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Origin-of-life puzzle cracked





  1. Robert F. Service




The origin of life is a set of paradoxes. To get it started, there must have been a genetic molecule—something like DNA or RNA—capable of passing along blueprints for making proteins, the workhorse molecules of life. But modern cells cannot copy DNA and RNA without the help of proteins themselves. Worse, none of these molecules can do their jobs without fatty lipids, which provide the cell membranes needed to contain them. In yet another chicken-and-egg complication, protein-based enzymes (encoded by genetic molecules) are needed to synthesize lipids.

Now, researchers say they see a way out. A pair of simple compounds, which would have been abundant on early Earth, can give rise to a network of simple reactions able to produce all three classes of biomolecules—nucleic acids, amino acids, and lipids. The new work, published online this week in Nature Chemistry, does not prove that this is how life started, but it may help explain a key mystery. “This is a very important paper,” says Jack Szostak, a molecular biologist and origin-of-life researcher at Massachusetts General Hospital in Boston. “It proposes [how] almost all of the essential building blocks for life could be assembled in one geological setting.”

Scientists have long touted their own favorite scenarios for which set of biomolecules formed first. “RNA World” proponents suggest RNA may have been the pioneer; not only does it carry genetic information, but it can also serve as a proteinlike chemical catalyst. Metabolism-first proponents argue that simple metal catalysts, found in minerals, may have created a soup of organic building blocks that could have given rise to the other biomolecules.

The RNA World hypothesis got a big boost in 2009. Chemists led by John Sutherland at the University of Cambridge in the United Kingdom reported that two relatively simple precursor compounds, acetylene and formaldehyde, could undergo a sequence of reactions to produce two of RNA's four nucleotide building blocks, showing a plausible route by which RNA could have formed on its own in the primordial soup. Critics, though, pointed out that acetylene and formaldehyde are still somewhat complex molecules themselves. That raised the question of where they came from.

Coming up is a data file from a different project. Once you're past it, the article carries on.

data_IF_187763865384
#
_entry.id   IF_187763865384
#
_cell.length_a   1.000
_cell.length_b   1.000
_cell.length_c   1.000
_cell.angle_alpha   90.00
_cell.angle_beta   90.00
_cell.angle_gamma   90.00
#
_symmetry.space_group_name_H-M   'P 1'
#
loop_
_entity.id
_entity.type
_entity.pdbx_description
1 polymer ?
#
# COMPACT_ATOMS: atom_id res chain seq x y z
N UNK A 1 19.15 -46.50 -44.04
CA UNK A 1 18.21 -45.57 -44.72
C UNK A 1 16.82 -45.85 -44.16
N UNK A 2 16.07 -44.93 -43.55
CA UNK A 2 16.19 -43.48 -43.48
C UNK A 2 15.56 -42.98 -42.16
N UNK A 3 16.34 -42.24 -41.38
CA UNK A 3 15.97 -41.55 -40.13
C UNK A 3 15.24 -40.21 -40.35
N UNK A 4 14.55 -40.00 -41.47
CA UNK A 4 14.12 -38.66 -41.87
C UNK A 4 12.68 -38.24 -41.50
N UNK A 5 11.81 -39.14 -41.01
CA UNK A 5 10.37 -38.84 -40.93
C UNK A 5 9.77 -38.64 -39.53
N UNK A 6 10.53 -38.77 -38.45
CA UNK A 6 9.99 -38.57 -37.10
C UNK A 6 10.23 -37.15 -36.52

So Sutherland and his colleagues set out to see if they could find a route to RNA from even simpler starting materials. They succeeded. Sutherland's team now reports that it created nucleic acid precursors starting with just hydrogen cyanide (HCN), hydrogen sulfide (H2S), and ultraviolet (UV) light. What is more, Sutherland says, the same conditions also create the starting materials for amino acids and lipids.

His team argues that early Earth was a favorable setting for those reactions. HCN is abundant in comets, which pelted the newborn planet. Impacts would also have produced enough energy to synthesize HCN from hydrogen, carbon, and nitrogen. Likewise, Sutherland says, H2S was thought to have been common on early Earth, as was the UV radiation that could drive the reactions and metal-containing minerals that could have catalyzed them.

Sutherland cautions that the reactions for the three sets of building blocks are different enough from one another—requiring different metal catalysts, for example—that they likely would not have all occurred in the same location. Instead, slight variations in chemistry and energy could have favored the creation of one set of building blocks or another in different places on land. “Rainwater would then wash these compounds into a common pool,” says Dave Deamer, an origin-of-life researcher at the University of California, Santa Cruz.

Could life have kindled in that common pool? That detail is almost certainly lost to history. But the idea and the “plausible chemistry” behind it are worth careful thought, Deamer says. Szostak agrees. “I am sure that it will be debated for some time to come.”